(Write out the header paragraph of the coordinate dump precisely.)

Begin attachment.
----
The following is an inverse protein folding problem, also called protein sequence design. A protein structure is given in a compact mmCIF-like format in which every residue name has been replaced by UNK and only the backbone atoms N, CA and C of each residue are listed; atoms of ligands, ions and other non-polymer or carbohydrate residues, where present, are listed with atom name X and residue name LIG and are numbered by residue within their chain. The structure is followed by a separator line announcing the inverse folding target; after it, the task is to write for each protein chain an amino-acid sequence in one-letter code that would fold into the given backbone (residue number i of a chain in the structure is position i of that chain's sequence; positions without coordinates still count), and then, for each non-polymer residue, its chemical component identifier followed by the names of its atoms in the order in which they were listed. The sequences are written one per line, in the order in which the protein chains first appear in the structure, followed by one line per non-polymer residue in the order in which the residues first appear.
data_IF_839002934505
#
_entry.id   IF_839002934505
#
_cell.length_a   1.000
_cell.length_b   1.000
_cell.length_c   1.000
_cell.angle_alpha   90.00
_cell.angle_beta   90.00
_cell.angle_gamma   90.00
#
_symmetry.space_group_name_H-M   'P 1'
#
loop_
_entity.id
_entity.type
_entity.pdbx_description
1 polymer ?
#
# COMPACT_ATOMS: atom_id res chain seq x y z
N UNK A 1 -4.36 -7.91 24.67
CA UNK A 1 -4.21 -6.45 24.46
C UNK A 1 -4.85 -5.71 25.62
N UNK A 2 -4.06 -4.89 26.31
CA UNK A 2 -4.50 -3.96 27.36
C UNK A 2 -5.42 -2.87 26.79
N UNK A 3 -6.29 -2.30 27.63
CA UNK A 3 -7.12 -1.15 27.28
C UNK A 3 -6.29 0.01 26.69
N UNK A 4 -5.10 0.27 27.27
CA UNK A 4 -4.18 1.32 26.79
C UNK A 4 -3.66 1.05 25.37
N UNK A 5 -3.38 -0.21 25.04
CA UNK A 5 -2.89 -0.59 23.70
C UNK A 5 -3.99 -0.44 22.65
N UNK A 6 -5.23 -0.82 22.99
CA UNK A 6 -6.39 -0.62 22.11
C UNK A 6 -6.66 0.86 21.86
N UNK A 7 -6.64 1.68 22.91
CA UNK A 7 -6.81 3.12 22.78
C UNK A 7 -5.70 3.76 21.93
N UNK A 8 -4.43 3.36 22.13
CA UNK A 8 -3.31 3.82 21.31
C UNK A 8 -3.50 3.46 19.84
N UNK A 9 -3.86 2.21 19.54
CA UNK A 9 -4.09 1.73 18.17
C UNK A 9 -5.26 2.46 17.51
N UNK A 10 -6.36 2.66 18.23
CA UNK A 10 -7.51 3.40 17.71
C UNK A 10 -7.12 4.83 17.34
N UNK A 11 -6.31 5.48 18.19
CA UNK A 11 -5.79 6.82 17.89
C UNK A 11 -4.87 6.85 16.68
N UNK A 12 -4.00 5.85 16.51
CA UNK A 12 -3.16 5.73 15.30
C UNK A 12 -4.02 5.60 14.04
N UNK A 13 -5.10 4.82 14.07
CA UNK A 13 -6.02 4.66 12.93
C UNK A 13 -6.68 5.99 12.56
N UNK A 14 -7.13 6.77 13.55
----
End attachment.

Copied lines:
The following is an inverse protein folding problem, also called protein sequence design. A protein structure is given in a compact mmCIF-like format in which every residue name has been replaced by UNK and only the backbone atoms N, CA and C of each residue are listed; atoms of ligands, ions and other non-polymer or carbohydrate residues, where present, are listed with atom name X and residue name LIG and are numbered by residue within their chain. The structure is followed by a separator line announcing the inverse folding target; after it, the task is to write for each protein chain an amino-acid sequence in one-letter code that would fold into the given backbone (residue number i of a chain in the structure is position i of that chain's sequence; positions without coordinates still count), and then, for each non-polymer residue, its chemical component identifier followed by the names of its atoms in the order in which they were listed. The sequences are written one per line, in the order in which the protein chains first appear in the structure, followed by one line per non-polymer residue in the order in which the residues first appear.